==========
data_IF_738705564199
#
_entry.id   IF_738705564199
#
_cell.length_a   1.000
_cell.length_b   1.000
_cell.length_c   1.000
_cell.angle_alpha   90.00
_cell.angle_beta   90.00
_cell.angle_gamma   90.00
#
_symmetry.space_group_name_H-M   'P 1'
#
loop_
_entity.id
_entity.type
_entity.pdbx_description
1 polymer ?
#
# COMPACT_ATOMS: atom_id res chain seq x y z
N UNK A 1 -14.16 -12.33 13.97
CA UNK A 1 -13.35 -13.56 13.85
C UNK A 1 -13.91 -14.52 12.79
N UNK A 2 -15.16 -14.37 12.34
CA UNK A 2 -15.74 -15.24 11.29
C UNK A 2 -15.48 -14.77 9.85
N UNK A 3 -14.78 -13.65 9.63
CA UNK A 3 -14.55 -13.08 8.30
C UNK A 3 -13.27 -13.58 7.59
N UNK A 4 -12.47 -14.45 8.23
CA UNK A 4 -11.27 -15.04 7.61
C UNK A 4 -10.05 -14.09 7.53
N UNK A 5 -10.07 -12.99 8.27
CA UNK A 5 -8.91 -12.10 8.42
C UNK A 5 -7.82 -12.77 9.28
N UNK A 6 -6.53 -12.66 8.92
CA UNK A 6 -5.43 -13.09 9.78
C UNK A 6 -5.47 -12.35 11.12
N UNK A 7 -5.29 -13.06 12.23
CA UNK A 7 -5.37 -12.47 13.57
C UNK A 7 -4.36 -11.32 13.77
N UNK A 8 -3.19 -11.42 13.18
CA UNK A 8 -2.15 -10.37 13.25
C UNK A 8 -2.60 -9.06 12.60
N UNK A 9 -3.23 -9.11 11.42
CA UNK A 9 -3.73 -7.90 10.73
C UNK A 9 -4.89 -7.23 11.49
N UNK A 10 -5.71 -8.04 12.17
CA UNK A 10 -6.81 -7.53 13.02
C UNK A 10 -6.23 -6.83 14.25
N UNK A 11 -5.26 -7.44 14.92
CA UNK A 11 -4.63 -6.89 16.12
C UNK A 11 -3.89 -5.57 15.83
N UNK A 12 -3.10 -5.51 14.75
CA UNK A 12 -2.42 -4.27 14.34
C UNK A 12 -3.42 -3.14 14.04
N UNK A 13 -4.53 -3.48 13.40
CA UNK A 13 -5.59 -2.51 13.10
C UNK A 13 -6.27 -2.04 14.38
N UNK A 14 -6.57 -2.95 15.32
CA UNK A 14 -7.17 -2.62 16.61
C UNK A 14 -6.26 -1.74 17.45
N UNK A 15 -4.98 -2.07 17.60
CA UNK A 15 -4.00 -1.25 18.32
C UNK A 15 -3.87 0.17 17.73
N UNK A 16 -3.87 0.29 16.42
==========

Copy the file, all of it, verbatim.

data_IF_738705564199
#
_entry.id   IF_738705564199
#
_cell.length_a   1.000
_cell.length_b   1.000
_cell.length_c   1.000
_cell.angle_alpha   90.00
_cell.angle_beta   90.00
_cell.angle_gamma   90.00
#
_symmetry.space_group_name_H-M   'P 1'
#
loop_
_entity.id
_entity.type
_entity.pdbx_description
1 polymer ?
#
# COMPACT_ATOMS: atom_id res chain seq x y z
N UNK A 1 -14.16 -12.33 13.97
CA UNK A 1 -13.35 -13.56 13.85
C UNK A 1 -13.91 -14.52 12.79
N UNK A 2 -15.16 -14.37 12.34
CA UNK A 2 -15.74 -15.24 11.29
C UNK A 2 -15.48 -14.77 9.85
N UNK A 3 -14.78 -13.65 9.63
CA UNK A 3 -14.55 -13.08 8.30
C UNK A 3 -13.27 -13.58 7.59
N UNK A 4 -12.47 -14.45 8.23
CA UNK A 4 -11.27 -15.04 7.61
C UNK A 4 -10.05 -14.09 7.53
N UNK A 5 -10.07 -12.99 8.27
CA UNK A 5 -8.91 -12.10 8.42
C UNK A 5 -7.82 -12.77 9.28
N UNK A 6 -6.53 -12.66 8.92
CA UNK A 6 -5.43 -13.09 9.78
C UNK A 6 -5.47 -12.35 11.12
N UNK A 7 -5.29 -13.06 12.23
CA UNK A 7 -5.37 -12.47 13.57
C UNK A 7 -4.36 -11.32 13.77
N UNK A 8 -3.19 -11.42 13.18
CA UNK A 8 -2.15 -10.37 13.25
C UNK A 8 -2.60 -9.06 12.60
N UNK A 9 -3.23 -9.11 11.42
CA UNK A 9 -3.73 -7.90 10.73
C UNK A 9 -4.89 -7.23 11.49
N UNK A 10 -5.71 -8.04 12.17
CA UNK A 10 -6.81 -7.53 13.02
C UNK A 10 -6.23 -6.83 14.25
N UNK A 11 -5.26 -7.44 14.92
CA UNK A 11 -4.63 -6.89 16.12
C UNK A 11 -3.89 -5.57 15.83
N UNK A 12 -3.10 -5.51 14.75
CA UNK A 12 -2.42 -4.27 14.34
C UNK A 12 -3.42 -3.14 14.04
N UNK A 13 -4.53 -3.48 13.40
CA UNK A 13 -5.59 -2.51 13.10
C UNK A 13 -6.27 -2.04 14.38
N UNK A 14 -6.57 -2.95 15.32
CA UNK A 14 -7.17 -2.62 16.61
C UNK A 14 -6.26 -1.74 17.45
N UNK A 15 -4.98 -2.07 17.60
CA UNK A 15 -4.00 -1.25 18.32
C UNK A 15 -3.87 0.17 17.73
N UNK A 16 -3.87 0.29 16.42